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American Jamie Whitmore goes for gold in Rio
Jamie Whitmore has accomplished a lot in her 40 years: she ran cross country and track on scholarship at Cal State Northridge, raced as a pro mountain biker, and has been hailed as one of the most successful pro XTERRA triathletes ever. Then, in 2008 she became a cancer patient and everything changed.
Only a few months after competing in the XTERRA World Championships in October 2007, where the pain first began, Whitmore was in such bad shape that she couldn’t even stand, let alone walk. A parade of physicians played guess-the-ailment, finally diagnosing Whitmore with a rare form of cancer called spindle cell carcinoma in early 2008. By the time she was diagnosed, she was in such excruciating pain that she was often unable to speak; when she finally met the specialist who could treat her properly, Whitmore’s left leg had already begun to atrophy due to lack of use.
Whitmore’s first surgery removed a growth the size of a grapefruit. While the operation was a success, part of her sciatic nerve had to be removed due to the tumor’s location. In a piece for HuffingtonPost.com, Whitmore wrote about the unforeseen results of her first procedure: ”No one told me my lower leg was paralyzed. I would never be able to run again. My pro career was over. The likelihood of getting back on anything more than a stationary bike was pretty slim. I couldn’t even put weight on my foot.”
Due to a condition called drop foot, Whitmore lost the use of her lower leg and had to learn to walk from scratch. Later, just when she had begun to see some progress in physical therapy, she received a revised diagnosis: The tumor was more aggressive than doctors had thought. This time surgeons were forced to cut out Whitmore’s entire left glute. Sepsis from the procedure almost ended her life, but she fought on.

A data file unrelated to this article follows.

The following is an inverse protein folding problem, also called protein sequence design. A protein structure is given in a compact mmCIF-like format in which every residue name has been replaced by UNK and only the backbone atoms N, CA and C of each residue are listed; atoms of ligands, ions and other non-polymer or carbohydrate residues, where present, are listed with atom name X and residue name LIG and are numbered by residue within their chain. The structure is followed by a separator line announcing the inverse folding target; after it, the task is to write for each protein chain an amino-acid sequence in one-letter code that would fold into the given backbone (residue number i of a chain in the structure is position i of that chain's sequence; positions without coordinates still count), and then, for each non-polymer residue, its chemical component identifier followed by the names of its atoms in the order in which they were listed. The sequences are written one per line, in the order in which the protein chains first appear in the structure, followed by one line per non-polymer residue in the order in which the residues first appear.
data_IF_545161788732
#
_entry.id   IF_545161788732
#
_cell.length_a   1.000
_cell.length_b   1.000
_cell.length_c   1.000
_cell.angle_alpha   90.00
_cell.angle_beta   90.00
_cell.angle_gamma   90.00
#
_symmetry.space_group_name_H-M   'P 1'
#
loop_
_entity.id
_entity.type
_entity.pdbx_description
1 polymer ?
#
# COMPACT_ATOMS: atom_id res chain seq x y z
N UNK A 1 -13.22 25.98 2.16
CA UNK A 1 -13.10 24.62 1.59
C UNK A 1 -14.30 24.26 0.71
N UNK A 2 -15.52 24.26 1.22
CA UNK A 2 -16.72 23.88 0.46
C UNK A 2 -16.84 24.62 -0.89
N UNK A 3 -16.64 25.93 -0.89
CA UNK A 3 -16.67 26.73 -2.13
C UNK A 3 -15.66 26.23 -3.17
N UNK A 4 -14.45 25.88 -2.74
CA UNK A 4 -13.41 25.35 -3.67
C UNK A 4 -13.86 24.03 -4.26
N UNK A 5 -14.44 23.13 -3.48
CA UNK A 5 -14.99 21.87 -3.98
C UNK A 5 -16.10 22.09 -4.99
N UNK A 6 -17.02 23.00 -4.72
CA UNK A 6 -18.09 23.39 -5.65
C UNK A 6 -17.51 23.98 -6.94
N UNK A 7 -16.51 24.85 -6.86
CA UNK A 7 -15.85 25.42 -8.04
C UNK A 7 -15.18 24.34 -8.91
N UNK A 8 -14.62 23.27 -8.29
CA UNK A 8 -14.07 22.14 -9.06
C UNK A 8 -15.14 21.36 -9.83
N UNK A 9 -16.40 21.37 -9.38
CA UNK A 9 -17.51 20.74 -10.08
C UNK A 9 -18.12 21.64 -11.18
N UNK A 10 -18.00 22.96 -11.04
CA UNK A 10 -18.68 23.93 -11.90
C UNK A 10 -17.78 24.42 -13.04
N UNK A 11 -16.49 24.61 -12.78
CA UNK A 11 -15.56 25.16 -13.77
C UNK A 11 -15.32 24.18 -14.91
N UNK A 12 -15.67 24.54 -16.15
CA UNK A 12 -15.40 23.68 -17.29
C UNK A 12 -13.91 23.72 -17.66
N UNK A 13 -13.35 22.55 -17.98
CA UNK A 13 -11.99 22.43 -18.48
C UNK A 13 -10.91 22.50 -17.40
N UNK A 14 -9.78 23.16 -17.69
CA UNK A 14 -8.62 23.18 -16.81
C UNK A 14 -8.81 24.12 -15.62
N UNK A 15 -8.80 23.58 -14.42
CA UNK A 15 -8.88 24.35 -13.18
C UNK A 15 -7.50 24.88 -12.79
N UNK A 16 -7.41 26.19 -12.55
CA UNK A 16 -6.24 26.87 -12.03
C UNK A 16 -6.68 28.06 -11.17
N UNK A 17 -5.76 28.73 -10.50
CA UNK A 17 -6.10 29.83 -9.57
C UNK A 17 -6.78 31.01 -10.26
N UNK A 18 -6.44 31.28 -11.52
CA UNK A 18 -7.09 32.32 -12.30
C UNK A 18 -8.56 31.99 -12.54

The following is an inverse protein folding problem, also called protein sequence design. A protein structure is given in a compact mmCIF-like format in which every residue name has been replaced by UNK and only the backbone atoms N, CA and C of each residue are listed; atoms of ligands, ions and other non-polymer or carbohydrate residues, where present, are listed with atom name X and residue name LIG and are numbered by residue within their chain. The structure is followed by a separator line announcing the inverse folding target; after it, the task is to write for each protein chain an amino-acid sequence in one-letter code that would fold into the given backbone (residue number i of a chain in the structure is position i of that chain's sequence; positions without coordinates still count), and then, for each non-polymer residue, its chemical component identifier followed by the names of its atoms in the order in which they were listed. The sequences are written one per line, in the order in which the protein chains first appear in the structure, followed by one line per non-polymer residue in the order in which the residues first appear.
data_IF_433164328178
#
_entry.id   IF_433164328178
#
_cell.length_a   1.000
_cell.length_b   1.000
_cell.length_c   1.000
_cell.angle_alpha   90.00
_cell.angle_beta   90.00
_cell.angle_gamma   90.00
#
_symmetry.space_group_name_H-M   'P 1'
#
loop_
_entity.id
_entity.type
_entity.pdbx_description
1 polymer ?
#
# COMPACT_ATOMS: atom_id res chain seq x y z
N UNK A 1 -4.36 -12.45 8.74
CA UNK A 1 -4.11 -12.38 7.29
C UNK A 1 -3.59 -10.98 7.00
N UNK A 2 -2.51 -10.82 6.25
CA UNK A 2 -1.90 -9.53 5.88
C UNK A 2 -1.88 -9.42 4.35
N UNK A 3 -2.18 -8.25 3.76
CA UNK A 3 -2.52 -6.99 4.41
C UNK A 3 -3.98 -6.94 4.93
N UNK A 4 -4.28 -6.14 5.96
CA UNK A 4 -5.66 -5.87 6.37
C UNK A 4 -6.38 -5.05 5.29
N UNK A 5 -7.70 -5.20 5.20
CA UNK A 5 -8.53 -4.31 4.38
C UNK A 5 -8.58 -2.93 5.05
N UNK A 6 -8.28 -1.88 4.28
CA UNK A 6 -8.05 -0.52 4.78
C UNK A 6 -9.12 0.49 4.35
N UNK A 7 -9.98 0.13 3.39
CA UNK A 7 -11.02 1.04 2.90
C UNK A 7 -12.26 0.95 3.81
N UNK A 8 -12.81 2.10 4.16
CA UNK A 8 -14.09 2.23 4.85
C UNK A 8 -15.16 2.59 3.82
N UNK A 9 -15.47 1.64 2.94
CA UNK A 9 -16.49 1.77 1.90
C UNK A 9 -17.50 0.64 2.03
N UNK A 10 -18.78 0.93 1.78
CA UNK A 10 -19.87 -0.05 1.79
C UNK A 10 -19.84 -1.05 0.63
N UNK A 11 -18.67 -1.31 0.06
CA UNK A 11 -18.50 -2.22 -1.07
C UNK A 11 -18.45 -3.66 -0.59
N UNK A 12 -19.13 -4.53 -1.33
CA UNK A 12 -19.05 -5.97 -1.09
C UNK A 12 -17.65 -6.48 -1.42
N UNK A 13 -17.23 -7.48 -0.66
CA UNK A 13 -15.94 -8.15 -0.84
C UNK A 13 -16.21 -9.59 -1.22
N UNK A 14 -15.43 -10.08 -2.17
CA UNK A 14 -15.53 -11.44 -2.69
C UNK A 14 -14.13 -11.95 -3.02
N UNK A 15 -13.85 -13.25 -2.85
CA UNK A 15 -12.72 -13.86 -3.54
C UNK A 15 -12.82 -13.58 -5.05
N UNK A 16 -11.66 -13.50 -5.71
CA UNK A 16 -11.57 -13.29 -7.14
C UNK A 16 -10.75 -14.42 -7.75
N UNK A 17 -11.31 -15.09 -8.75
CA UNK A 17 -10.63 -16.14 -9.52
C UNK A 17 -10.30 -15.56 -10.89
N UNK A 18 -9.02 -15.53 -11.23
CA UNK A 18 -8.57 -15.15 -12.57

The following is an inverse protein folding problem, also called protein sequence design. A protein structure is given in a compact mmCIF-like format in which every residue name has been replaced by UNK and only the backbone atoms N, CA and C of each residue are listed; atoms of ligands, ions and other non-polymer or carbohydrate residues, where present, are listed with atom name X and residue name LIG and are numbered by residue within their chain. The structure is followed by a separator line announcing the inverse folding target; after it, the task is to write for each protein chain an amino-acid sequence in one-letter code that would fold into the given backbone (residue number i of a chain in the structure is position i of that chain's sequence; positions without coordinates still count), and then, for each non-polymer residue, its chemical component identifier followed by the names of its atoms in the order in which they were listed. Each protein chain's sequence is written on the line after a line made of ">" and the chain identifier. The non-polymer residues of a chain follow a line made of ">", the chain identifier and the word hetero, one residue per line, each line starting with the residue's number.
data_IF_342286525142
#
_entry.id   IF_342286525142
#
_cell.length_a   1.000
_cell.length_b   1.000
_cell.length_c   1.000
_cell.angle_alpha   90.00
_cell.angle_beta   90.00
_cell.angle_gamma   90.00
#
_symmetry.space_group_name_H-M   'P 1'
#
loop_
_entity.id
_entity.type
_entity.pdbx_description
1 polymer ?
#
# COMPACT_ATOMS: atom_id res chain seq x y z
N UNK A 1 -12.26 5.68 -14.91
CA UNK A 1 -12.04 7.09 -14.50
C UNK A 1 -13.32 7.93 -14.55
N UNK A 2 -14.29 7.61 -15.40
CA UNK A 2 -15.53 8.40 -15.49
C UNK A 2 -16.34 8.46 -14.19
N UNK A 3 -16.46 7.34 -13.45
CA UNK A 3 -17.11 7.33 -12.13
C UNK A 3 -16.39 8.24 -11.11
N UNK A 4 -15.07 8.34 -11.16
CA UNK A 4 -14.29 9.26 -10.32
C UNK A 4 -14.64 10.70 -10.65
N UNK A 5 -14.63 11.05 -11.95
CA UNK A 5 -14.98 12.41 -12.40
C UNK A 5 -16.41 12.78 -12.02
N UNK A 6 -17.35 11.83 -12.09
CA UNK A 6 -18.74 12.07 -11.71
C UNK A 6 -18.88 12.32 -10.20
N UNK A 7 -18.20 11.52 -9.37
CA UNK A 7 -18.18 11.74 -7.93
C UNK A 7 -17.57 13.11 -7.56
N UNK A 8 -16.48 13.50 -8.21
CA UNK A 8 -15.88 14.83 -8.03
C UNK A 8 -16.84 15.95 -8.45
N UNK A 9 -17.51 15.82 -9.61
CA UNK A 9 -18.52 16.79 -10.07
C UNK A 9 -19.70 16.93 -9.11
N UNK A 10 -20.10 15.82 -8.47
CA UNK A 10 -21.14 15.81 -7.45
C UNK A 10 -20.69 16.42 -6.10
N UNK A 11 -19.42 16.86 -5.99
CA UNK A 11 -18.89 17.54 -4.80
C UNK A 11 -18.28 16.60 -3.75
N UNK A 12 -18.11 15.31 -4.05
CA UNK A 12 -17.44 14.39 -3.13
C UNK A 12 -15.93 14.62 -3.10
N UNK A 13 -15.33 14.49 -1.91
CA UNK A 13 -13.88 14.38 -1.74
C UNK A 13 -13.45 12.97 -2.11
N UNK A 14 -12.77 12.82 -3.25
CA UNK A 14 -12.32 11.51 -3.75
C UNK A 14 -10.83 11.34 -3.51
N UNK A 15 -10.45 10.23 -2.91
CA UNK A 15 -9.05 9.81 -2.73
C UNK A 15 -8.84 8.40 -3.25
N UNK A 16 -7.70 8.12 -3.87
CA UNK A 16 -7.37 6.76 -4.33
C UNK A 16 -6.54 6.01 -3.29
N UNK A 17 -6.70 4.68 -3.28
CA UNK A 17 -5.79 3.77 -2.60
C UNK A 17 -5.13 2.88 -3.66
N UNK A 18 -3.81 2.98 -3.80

Less than two years after her diagnosis, Whitmore showed remarkable signs of a comeback when she gave birth to twin boys with her husband, XTERRA racer and cycling coach Courtney Cardenas. Her pregnancy—less than a year after being told she was cancer-free—was nothing short of a miracle given Whitmore’s chemotherapy, radiation treatment and surgeries. After first overcoming the biological odds, Whitmore next reset her sights back on to the familiar territory of sports.
She began cycling again—first on a tandem with her husband—and then, after watching the 2012 Olympic Games in London, Whitmore recommitted to the Olympic dream she thought she had left behind. In an interview with TeamUSA.org in July, Whitmore spoke about her interrupted Olympic goals:
“I was knocked out of my game before I had a chance to try to qualify,” Whitmore said of her cancer diagnosis. “I was actually going to try [to make the U.S. Olympic Team in mountain biking] in 2012…knowing that I could’ve been close to making it, and was taken out too soon… that kinda drives me now.”
The Paralympics do not offer mountain biking as an event, so Whitmore chose a different path. After starting out on a “hipster fixie-bike,” Whitmore took her first ride on a track bike on Nov. 21, 2013. Less than 24 hours later, under the guidance of her coach Neal Henderson (who also coaches Olympian Flora Duffy and short-course pro Cameron Dye among many others), Whitmore won the Paracycling U.S. National Track Championship for individual pursuit in the C3 category, which includes cyclists with lower limb dysfunctions; the next day, she won the track time trial. Since then, Whitmore has claimed 13 medals at Paracycling World Championships (nine gold, three silver and one bronze) in cycling events on both the road and the track.
Now Whitmore has set her sights on a gold medal at the Paralympics in Rio. She claimed a silver medal on the first day of competition in the 3,000m individual track pursuit, and still has three events to go. Watch her go for gold in the 500m time trial on Sept. 10 at 10 a.m., road race on Sept. 16 at 9:30 a.m. and road time trial on Sept. 14 at 8 a.m. All times local to Rio de Jeneiro.
Update 9/16: Whitmore claimed gold in Friday’s C1-C3 road cycling race.